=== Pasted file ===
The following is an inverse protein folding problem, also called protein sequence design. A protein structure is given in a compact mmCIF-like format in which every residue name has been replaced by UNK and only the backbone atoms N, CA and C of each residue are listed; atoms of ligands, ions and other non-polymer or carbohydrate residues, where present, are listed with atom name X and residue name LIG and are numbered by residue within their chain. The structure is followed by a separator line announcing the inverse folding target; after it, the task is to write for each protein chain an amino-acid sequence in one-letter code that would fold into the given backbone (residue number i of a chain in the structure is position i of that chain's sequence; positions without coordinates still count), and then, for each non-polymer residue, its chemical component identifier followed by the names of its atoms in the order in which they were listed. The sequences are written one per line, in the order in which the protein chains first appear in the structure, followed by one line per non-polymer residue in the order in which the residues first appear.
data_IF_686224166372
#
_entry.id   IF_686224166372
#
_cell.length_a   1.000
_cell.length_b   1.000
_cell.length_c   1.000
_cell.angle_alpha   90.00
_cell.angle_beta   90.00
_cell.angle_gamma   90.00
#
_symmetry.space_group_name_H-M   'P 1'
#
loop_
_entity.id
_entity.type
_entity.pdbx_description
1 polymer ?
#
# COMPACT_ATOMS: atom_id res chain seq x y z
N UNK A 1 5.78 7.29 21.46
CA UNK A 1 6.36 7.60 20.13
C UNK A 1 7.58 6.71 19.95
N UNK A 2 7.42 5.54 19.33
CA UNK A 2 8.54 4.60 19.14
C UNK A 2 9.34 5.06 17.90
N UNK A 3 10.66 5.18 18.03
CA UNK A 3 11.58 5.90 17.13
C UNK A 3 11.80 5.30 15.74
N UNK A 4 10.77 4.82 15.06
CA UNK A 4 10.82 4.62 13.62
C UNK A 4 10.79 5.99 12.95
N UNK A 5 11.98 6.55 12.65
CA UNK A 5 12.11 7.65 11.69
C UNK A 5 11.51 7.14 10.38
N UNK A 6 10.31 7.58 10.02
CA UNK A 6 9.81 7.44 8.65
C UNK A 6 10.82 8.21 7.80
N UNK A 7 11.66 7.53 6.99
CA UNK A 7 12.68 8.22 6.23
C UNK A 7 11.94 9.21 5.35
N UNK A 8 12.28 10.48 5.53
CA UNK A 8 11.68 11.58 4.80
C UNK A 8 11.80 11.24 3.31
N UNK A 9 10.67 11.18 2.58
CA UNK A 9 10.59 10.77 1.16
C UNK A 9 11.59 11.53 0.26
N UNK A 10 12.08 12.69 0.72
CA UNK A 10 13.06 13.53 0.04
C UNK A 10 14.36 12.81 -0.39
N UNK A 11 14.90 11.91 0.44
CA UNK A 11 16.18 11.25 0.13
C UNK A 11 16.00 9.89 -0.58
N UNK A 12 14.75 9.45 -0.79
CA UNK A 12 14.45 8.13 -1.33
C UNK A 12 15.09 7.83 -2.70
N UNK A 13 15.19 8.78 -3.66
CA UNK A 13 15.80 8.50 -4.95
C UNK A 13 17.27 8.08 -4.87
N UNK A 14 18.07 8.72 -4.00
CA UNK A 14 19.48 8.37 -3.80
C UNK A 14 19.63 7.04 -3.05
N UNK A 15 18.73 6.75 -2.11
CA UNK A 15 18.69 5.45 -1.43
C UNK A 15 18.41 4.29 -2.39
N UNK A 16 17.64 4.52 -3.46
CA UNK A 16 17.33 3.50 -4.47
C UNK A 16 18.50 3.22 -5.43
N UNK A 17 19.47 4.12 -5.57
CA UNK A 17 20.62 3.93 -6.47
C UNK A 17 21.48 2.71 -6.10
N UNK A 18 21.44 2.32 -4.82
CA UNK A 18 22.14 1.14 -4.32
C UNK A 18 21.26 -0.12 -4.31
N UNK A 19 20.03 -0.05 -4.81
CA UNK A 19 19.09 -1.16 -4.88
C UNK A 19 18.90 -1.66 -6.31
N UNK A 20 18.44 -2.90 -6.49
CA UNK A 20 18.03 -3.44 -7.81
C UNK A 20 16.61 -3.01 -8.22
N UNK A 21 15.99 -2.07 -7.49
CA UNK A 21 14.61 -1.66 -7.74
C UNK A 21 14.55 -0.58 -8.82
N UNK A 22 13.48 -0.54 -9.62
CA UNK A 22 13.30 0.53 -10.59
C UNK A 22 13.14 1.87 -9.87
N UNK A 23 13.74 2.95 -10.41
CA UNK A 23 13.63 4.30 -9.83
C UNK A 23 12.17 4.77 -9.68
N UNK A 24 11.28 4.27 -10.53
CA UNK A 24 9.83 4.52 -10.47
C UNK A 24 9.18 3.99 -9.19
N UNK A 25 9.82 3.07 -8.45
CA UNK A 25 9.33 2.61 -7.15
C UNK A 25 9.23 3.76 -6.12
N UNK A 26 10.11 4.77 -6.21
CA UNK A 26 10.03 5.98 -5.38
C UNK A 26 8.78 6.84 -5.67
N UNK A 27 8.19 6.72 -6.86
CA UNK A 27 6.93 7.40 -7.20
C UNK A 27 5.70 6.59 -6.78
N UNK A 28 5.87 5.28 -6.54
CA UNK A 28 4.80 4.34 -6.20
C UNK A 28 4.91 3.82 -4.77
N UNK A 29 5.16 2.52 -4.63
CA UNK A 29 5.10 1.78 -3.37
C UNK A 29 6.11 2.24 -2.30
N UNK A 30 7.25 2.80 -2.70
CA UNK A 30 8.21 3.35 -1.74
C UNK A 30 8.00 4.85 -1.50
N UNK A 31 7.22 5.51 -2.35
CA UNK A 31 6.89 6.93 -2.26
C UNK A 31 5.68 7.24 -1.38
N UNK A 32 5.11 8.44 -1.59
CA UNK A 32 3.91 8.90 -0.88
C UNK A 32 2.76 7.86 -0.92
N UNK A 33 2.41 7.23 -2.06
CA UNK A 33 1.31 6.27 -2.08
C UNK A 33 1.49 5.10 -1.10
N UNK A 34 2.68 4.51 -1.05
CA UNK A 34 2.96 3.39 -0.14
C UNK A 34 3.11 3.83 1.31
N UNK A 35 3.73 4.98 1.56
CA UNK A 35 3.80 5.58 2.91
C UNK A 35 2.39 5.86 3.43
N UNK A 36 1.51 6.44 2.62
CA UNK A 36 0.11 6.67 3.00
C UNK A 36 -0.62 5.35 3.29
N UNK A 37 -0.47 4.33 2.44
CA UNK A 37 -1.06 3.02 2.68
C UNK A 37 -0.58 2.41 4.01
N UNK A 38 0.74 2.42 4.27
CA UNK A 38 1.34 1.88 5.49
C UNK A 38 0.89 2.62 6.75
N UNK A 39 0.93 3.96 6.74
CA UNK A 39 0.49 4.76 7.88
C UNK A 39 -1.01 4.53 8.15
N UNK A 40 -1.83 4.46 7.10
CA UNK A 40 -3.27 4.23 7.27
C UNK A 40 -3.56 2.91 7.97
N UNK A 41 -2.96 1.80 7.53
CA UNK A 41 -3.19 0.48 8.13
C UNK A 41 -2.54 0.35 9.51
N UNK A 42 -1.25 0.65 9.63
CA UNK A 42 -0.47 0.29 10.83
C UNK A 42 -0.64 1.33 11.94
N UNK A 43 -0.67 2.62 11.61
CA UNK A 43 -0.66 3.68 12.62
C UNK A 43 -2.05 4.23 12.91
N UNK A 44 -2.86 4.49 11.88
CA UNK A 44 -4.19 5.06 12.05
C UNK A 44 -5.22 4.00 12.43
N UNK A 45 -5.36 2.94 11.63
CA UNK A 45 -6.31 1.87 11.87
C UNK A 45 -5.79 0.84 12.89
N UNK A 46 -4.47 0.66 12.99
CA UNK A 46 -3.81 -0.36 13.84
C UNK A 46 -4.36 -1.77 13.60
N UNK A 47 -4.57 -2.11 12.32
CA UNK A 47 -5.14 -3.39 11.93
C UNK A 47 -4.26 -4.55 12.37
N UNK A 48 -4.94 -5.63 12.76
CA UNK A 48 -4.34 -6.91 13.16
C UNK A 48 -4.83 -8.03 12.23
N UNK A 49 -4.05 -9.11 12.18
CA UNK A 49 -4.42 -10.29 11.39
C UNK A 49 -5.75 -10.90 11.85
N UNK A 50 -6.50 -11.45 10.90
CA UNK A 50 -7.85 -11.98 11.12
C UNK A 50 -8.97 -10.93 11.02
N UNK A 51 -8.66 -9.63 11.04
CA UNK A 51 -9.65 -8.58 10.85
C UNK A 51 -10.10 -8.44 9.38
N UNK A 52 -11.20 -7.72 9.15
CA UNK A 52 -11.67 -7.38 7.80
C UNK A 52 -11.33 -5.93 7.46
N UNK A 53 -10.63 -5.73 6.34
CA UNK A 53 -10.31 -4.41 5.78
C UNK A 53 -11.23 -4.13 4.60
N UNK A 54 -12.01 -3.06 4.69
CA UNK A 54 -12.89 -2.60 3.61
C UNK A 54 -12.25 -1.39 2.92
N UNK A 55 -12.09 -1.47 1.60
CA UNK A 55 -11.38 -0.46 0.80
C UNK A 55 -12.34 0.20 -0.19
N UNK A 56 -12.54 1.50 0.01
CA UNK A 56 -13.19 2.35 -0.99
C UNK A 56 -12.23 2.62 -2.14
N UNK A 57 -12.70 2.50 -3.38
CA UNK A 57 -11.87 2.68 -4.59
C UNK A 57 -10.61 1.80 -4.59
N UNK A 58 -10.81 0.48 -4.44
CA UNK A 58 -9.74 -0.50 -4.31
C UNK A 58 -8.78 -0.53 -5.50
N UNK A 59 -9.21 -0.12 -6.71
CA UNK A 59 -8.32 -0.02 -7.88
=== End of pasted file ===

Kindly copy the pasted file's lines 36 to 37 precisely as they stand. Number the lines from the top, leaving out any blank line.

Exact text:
C UNK A 5 11.51 7.14 10.38
N UNK A 6 10.31 7.58 10.02